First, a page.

It appears that Jason Peters has achieved a $9.79 million escalator in his contract. According to NFLPA records, his base salary for 2010 now stands at $12.69 million for 2010, which is a huge increase over the $2.9 million base that used to be in their database. I had not seen this escalator publicly discussed before, so this was a surprise to me.
UPDATE: I am told by one of the team's beat guys that a team source says that this is not actually an escalator, nor is it new money. Appartenly, the team has converted bonus money into base salary. Assuming the original reporting on the deal is correct, this seems to mean that $9.79 million of the $11 million signing bonus [or, perhaps more accurately, the 2010-2013 prorations of the signing bonus of $8.8 million plus the $1 million workout bonus for 2010] wasn't actually paid in 2009, and now is base salary in 2010. That seems to move $6.6 million of prorations out of 2011-2013, when presumably the cap will be back in place.
I bring this up for two reasons. First, it can help us think about extensions for guys like DeSean Jackson, Kevin Kolb and Stewart Bradley. Second, it is one more piece in understanding what exactly the Eagles are spending this year.
Extending Around the 30% Rule
I have discussed the 30% rule in the past. What it does is limit the ability of the team to increase salaries beyond the player’s 2009 base salary. For guys like Jackson, Kolb and Bradley, that could be problematic.
The Peters escalator illustrates one way around that. The salary escalator in question was likely classified as “not likely to be earned” (or "NLTBE").* The standard may have been making the pro bowl, the standard may have been games/snaps played, who knows. But regardless, it was put into the deal, and it allowed the player to earn more money without it being factored into the calculation for salary. [UPDATE: Just to be clear, this point is true regardless; DeSean Jackson got a large NLTBE bonus in 2009 for that very reason.]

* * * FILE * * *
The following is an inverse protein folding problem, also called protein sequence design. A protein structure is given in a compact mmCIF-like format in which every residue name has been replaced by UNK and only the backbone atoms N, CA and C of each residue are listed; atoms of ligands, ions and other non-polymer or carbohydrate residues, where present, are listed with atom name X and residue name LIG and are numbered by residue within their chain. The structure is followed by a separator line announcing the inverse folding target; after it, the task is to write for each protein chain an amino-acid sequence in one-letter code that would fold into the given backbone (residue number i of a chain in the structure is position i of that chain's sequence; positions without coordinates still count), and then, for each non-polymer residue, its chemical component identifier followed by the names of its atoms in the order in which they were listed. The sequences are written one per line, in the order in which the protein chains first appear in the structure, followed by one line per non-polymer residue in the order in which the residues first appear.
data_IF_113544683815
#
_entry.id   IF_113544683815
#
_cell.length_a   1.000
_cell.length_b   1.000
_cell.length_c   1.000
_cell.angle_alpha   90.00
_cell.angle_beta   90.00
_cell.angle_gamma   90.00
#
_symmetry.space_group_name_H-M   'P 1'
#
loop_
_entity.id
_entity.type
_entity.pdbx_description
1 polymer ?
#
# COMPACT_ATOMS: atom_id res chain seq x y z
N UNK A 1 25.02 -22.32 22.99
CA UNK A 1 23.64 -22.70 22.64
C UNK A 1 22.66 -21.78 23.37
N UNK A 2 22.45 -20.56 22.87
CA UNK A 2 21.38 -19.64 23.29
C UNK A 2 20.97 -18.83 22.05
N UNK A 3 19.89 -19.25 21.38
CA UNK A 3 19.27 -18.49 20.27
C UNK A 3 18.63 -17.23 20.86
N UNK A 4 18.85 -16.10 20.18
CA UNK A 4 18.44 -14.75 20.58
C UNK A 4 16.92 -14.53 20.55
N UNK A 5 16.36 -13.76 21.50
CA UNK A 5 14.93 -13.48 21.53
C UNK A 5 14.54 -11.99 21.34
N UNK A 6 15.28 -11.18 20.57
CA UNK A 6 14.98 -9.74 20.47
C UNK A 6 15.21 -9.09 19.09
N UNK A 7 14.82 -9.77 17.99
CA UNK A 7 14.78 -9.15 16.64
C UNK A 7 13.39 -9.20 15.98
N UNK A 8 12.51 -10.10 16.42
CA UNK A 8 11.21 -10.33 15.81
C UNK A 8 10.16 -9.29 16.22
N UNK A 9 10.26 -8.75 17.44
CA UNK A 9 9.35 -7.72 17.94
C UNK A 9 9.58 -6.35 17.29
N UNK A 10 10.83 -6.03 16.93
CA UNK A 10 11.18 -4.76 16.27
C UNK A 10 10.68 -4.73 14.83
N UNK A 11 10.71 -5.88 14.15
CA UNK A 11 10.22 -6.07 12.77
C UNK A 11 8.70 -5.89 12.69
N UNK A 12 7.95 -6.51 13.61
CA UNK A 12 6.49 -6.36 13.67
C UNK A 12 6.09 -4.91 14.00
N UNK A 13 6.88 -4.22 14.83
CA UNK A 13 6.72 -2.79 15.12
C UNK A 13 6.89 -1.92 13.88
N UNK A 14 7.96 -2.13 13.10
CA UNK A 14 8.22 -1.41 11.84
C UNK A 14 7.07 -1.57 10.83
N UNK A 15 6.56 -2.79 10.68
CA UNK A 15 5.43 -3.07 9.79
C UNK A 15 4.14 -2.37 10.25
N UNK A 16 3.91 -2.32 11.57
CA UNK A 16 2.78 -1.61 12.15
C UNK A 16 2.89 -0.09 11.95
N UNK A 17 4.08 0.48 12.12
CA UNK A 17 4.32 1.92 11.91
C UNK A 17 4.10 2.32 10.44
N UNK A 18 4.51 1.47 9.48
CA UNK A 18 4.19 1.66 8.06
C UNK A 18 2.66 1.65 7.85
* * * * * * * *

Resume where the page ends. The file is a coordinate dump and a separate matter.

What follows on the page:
The use of escalators, therefore, is a way to give players pay increases without violating the 30% rule. Further, for players like Kolb and Bradley, they have the added advantage (for this purpose) of not having played last year. Therefore, minimal playing time, like 35% of snaps in 2010, could be used as a trigger for escalators and would be classified as NLTBE, because they played less than that in 2009. This is just one way a creative team could potentially get around the 30% rule without just putting the entire extension into a signing bonus.
[UPDATE 2: As ICDogg points out in the comments, "Completion Bonuses" are a clever way around the 30% rule as well. Cap guru AdamJT13 explains these here. However, it is worth noting that this technique doesn't really get around the issue of putting large amounts of guaranteed money vs. non-guaranteed money in an extension, though it could combat risks of "bad behavior". It also back-loads a deal rather than front-loading it, which makes it a sub-optimal strategy for the Eagles.]
Derek asked me the other day over e-mail how the Eagles were doing against a hypothetical salary floor, now that they had axed every free dollar that they could.
By my estimates, they have saved about $43 million in cash this year. But they had a whole lot committed before that, so right now, they will spend (or have already spent) about $103 million in 2010, a number which will go up after they sign draft picks.
In cap terms, that number is actually bigger by my current estimates, at about $108 million. Adding in spending on draft picks and potential extensions/acquisitions to come, I would expect that number to increase to a level where it is comfortably over any floor we consider.
* Note that I do not know for certain that it was classified this way, or that classifying it as likely to be earned (“LTBE”) would have changed whether the deal complied with the rules. But I believe that if it had been classified as LTBE, we would have heard about it before.